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Image 1: You don’t have to be in India long before you realise that truly high-end dining can be found only in a 5-star hotel. So, one evening, a local friend and I decided to treat ourselves to dinner at the Taj Mahal in New Delhi. As the Taj Group of hotels is the largest luxury hotel label in the country, our expectations were high.
Image 2: The restaurant was down a floor from the lobby, and the entrance was… well, how to describe it? Stylish and modern, perhaps? It was certainly different! And then…
Image 3: Wow! What a contrast! The interior was the very opposite of modern (though still stylish!), with walls decorated like a temple. The manager told me that ‘Varq’ actually means ultra-thin sheets of edible gold or silver, typically used as a garnish. Interesting! I guess that, basically, it signals that we’re eating luxury food.
Image 4: We were welcomed by a tiny chaat, served on a large, trendily-designed spoon. This crispy lentil dumpling had been topped with mint and mango sauce. As the restaurant has no tasting menu, it wasn’t easy for two of us to sample too many items from the menu, so we decided to go with the waiter's suggestion of trying various of the restaurant’s signature dishes.
Image 5: First up was Varqui crab - Layers of crabmeat on crisp filo pastry, topped with a jumbo tandoori shrimp. There was a generous amount of crab in a flavourful creamy sauce. Very promising start!
Image 6: Now another appetiser, a ‘three-piece’ dish called Chicken 3-way. One of these was a piece of tender chicken, served bhatti ka style – that is, marinated in a mixture of garlin, ginger, red chilli, malt vinegar and garam masala, before being put in the tandoor. In the middle of the 3 pieces was...
Image 7: ... chicken served methi malai tikka style - marinated in yogurt, coriander, spices and finished on charcoal-grill. Finally, there was…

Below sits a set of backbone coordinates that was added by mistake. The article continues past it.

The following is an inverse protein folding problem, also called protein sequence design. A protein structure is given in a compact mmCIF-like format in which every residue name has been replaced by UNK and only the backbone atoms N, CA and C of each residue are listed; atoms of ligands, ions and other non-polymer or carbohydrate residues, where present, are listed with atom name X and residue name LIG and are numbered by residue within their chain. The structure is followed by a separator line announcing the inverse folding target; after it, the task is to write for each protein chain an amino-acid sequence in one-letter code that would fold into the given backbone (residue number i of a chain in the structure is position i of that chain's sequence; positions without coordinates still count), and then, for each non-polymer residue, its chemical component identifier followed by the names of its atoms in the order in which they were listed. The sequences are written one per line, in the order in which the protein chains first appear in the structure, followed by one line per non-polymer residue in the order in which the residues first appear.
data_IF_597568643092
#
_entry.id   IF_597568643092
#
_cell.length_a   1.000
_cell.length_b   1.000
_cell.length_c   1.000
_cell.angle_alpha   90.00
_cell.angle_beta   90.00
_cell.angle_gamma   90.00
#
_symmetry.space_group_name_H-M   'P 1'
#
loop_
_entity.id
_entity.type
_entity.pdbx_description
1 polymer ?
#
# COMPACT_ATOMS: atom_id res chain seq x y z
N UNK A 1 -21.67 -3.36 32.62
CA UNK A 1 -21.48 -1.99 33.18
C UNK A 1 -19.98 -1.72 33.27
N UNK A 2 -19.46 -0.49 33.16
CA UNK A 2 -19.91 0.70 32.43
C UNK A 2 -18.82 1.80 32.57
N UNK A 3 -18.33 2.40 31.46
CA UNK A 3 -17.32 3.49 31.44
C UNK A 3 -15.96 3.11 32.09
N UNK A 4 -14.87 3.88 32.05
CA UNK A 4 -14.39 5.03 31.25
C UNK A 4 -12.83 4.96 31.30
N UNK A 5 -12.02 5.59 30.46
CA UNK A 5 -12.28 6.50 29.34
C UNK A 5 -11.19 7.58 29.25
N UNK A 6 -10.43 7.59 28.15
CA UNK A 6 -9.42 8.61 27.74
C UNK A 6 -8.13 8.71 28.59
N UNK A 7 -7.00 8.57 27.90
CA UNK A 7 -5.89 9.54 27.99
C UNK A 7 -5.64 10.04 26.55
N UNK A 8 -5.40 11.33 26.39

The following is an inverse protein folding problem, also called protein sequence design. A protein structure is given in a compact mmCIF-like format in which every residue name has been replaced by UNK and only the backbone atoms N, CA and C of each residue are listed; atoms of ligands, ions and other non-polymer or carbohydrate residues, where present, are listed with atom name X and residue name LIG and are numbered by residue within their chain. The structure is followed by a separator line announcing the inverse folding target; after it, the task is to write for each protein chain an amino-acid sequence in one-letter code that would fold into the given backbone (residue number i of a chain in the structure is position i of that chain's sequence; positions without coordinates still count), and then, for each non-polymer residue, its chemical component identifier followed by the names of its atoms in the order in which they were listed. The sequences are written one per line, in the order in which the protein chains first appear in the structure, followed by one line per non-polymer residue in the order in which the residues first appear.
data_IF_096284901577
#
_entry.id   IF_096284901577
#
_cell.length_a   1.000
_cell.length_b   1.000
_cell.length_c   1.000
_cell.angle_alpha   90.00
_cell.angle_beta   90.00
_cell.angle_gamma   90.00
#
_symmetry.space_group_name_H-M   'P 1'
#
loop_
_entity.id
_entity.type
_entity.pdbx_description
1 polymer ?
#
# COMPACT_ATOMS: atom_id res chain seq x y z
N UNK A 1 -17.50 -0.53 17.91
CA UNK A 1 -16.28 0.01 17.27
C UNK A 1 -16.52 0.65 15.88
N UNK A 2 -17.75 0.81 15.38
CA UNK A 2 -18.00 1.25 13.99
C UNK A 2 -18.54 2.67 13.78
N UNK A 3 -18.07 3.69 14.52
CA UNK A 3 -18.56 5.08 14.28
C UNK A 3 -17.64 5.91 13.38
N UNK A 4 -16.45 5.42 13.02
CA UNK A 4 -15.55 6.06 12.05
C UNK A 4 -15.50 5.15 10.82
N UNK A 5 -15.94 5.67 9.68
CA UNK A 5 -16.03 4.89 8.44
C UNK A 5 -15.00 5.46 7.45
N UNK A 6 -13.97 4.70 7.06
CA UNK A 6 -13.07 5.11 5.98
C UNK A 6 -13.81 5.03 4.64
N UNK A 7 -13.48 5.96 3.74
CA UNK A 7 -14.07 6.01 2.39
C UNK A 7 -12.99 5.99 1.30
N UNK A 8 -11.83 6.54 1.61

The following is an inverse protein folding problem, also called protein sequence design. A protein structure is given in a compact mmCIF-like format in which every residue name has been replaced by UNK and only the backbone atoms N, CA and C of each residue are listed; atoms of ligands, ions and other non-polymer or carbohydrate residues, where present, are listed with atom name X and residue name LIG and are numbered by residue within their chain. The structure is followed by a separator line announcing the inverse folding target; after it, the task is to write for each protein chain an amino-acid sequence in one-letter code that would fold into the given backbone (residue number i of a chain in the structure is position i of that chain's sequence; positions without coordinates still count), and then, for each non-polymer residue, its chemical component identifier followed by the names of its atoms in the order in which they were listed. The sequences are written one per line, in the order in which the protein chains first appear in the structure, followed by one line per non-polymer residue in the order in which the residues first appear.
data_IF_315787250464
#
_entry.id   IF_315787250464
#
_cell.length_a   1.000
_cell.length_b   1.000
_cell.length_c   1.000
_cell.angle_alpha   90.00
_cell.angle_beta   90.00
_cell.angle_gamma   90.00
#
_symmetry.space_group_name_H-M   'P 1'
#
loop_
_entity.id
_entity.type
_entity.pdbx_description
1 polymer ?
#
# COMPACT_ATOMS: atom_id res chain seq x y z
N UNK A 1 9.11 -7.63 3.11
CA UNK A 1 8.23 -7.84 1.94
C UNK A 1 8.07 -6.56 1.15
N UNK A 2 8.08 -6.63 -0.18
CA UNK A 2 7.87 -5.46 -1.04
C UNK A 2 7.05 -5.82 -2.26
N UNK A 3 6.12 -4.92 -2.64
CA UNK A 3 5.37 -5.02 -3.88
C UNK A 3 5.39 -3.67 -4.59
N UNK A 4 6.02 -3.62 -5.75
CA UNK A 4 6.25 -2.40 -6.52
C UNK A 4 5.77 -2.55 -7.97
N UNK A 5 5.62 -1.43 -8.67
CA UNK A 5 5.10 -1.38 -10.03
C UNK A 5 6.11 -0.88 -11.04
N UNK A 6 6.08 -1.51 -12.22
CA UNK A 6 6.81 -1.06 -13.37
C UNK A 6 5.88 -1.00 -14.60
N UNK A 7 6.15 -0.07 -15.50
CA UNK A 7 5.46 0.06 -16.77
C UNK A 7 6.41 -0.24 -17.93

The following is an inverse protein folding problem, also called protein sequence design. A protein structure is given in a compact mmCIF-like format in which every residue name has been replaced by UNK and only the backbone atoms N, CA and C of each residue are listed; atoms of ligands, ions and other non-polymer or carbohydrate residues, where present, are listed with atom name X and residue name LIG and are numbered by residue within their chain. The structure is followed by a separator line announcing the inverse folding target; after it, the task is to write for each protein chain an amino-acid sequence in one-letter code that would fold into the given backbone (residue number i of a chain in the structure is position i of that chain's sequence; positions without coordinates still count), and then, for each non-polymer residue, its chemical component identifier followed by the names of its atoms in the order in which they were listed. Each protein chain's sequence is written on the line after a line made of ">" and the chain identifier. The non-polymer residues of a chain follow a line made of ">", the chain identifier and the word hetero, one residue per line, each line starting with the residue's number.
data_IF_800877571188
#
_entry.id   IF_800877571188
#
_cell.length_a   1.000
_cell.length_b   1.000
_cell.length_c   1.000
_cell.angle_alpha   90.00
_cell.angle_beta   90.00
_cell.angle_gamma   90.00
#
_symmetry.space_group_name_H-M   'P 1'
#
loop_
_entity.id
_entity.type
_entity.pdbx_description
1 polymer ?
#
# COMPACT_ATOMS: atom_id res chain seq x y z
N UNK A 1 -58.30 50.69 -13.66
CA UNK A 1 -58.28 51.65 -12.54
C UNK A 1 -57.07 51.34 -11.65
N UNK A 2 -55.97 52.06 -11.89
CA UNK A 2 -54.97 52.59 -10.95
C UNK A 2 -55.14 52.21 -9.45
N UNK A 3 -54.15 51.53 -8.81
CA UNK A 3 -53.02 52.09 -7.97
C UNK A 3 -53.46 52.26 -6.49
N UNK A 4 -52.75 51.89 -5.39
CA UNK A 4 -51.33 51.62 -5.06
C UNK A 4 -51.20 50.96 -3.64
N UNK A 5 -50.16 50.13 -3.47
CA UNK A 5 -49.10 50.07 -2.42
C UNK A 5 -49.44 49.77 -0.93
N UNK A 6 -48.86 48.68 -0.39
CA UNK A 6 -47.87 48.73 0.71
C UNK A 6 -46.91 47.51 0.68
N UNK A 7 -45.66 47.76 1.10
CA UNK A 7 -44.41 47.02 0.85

Image 8: ... ganderi kebab - deep fried chicken served on a skewer. It was only as I took my last bite of this tasty dish that my wine finally arrived, after several reminders to the waiter. A little frustrating, but not the end of the world. On with the meal...
Image 9: To refresh our palates before the main course, and to add a striking visual element to the table, a mango tamarind sorbet was served on tea pot-shaped tableware on a bed of dry ice. I suppose it was a little gimmicky, but – that aside - the combination of mango and tamarind was actually very pleasing to the taste buds.
Image 10: We’re in a food-sharing culture, so our main course was split into individual small portions. This is lamb cooked in Martabaan, an earthen cooking pot, often used to cook meat with pickled chillies.
Image 11: The waiter told us that this Lal Moth Ki Maharani is the chef's special red lentil dish. Unfortunately, he didn’t get around to explaining why it’s special - I found it rather too spicy.
Image 12: After the aggressive spiciness of the previous dish, I was glad when a milder dal arrived. Called dal Methi, it was tempered yellow and red lentil, tinged with fenugreek leaves.
Image 13: We ordered two types of naan. One was Fenugreek - crusted flaky flour bread - which I loved. The other, Jalapeno peppers, was crusted whole wheat bread - too spicy for my taste.
Image 14: Then came the best dish of the evening by far - Bengali style prawns. Cooked with smoked chilli and mustard curry on a bed of coriander rice, it didn’t look particularly attractive, but looks can be deceptive! Creamy without being greasy, highly flavoured without being too spicy. A nice aftertaste to prepare us for the desserts.
Image 15: As we were going with the restaurant’s signature dishes, the waiter served us with the most popular desserts of the establishment restaurant – neither of them traditional Indian. First came the Dome, consisting of a chocolate shell and Bailey’s ice cream served flambé style, with the flaming liqueur poured on top. OK, so it’s a bit old-fashioned - but it's always fun to see some fire on the table!
Image 16: Finally, a fusion dessert of Tiramisu made with mascarpone and rasgulla - ball-shaped dumplings of chena and semolina dough soaked in sugar. A good idea, but as there was no coffee flavour at all, I don’t really think it deserved the title tiramisu!
Image 17: In conclusion, this was probably the most disappointing meal of the trip. US$150 is a lot to pay for a very mediocre dinner for two with a glass of wine each. Also, for this standard of hotel, the service was quite poor. This would have been a little more understandable if it had been a busy night, but the dining room was only half full. I had to ask three times for my glass of wine and twice for the dessert menu – and the main course arrived without cutlery! So...not a disaster, but there are much better places for this kind of money!